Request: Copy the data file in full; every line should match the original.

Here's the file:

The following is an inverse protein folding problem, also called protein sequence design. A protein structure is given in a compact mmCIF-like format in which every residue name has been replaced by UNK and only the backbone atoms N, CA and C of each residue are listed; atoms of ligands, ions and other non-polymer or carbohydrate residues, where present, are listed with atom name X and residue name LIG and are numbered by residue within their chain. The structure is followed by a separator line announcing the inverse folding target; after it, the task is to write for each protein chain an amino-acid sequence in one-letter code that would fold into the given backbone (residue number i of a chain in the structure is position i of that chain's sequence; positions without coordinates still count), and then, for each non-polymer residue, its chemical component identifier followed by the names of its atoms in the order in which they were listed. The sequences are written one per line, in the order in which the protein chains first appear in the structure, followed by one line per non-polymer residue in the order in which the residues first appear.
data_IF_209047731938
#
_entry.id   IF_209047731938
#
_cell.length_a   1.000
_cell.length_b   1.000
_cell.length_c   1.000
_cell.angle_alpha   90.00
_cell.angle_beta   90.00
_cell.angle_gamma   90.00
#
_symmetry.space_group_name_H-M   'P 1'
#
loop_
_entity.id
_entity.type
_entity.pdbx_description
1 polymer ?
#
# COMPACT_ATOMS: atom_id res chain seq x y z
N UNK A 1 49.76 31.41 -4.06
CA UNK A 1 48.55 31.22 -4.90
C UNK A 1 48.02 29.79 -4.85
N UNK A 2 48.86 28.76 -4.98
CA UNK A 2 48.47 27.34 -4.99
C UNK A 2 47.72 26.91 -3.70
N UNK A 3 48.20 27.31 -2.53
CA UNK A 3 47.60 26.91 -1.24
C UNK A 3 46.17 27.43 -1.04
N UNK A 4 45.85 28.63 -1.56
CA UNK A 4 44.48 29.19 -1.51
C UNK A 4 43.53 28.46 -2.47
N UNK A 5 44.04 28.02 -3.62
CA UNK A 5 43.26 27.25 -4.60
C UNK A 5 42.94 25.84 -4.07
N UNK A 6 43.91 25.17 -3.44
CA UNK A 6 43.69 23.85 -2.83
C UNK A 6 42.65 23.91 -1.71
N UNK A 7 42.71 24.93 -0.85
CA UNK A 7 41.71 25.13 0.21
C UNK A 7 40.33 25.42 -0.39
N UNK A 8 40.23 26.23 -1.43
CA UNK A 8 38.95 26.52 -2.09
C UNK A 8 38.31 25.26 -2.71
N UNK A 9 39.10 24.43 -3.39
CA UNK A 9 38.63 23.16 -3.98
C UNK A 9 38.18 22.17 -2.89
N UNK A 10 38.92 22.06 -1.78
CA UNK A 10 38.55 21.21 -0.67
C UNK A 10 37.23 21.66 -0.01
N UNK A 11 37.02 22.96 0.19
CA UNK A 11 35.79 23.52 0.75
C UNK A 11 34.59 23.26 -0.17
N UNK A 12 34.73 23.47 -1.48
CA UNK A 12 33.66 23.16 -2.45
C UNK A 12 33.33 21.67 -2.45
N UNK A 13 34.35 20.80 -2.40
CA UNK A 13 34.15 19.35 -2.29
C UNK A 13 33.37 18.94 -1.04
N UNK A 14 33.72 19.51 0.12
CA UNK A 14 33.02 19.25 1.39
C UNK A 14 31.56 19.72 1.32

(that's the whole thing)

The following is an inverse protein folding problem, also called protein sequence design. A protein structure is given in a compact mmCIF-like format in which every residue name has been replaced by UNK and only the backbone atoms N, CA and C of each residue are listed; atoms of ligands, ions and other non-polymer or carbohydrate residues, where present, are listed with atom name X and residue name LIG and are numbered by residue within their chain. The structure is followed by a separator line announcing the inverse folding target; after it, the task is to write for each protein chain an amino-acid sequence in one-letter code that would fold into the given backbone (residue number i of a chain in the structure is position i of that chain's sequence; positions without coordinates still count), and then, for each non-polymer residue, its chemical component identifier followed by the names of its atoms in the order in which they were listed. The sequences are written one per line, in the order in which the protein chains first appear in the structure, followed by one line per non-polymer residue in the order in which the residues first appear.
data_IF_209047731938
#
_entry.id   IF_209047731938
#
_cell.length_a   1.000
_cell.length_b   1.000
_cell.length_c   1.000
_cell.angle_alpha   90.00
_cell.angle_beta   90.00
_cell.angle_gamma   90.00
#
_symmetry.space_group_name_H-M   'P 1'
#
loop_
_entity.id
_entity.type
_entity.pdbx_description
1 polymer ?
#
# COMPACT_ATOMS: atom_id res chain seq x y z
N UNK A 1 49.76 31.41 -4.06
CA UNK A 1 48.55 31.22 -4.90
C UNK A 1 48.02 29.79 -4.85
N UNK A 2 48.86 28.76 -4.98
CA UNK A 2 48.47 27.34 -4.99
C UNK A 2 47.72 26.91 -3.70
N UNK A 3 48.20 27.31 -2.53
CA UNK A 3 47.60 26.91 -1.24
C UNK A 3 46.17 27.43 -1.04
N UNK A 4 45.85 28.63 -1.56
CA UNK A 4 44.48 29.19 -1.51
C UNK A 4 43.53 28.46 -2.47
N UNK A 5 44.04 28.02 -3.62
CA UNK A 5 43.26 27.25 -4.60
C UNK A 5 42.94 25.84 -4.07
N UNK A 6 43.91 25.17 -3.44
CA UNK A 6 43.69 23.85 -2.83
C UNK A 6 42.65 23.91 -1.71
N UNK A 7 42.71 24.93 -0.85
CA UNK A 7 41.71 25.13 0.21
C UNK A 7 40.33 25.42 -0.39
N UNK A 8 40.23 26.23 -1.43
CA UNK A 8 38.95 26.52 -2.09
C UNK A 8 38.31 25.26 -2.71
N UNK A 9 39.10 24.43 -3.39
CA UNK A 9 38.63 23.16 -3.98
C UNK A 9 38.18 22.17 -2.89
N UNK A 10 38.92 22.06 -1.78
CA UNK A 10 38.55 21.21 -0.67
C UNK A 10 37.23 21.66 -0.01
N UNK A 11 37.02 22.96 0.19
CA UNK A 11 35.79 23.52 0.75
C UNK A 11 34.59 23.26 -0.17
N UNK A 12 34.73 23.47 -1.48
CA UNK A 12 33.66 23.16 -2.45
C UNK A 12 33.33 21.67 -2.45
N UNK A 13 34.35 20.80 -2.40
CA UNK A 13 34.15 19.35 -2.29
C UNK A 13 33.37 18.94 -1.04
N UNK A 14 33.72 19.51 0.12
CA UNK A 14 33.02 19.25 1.39
C UNK A 14 31.56 19.72 1.32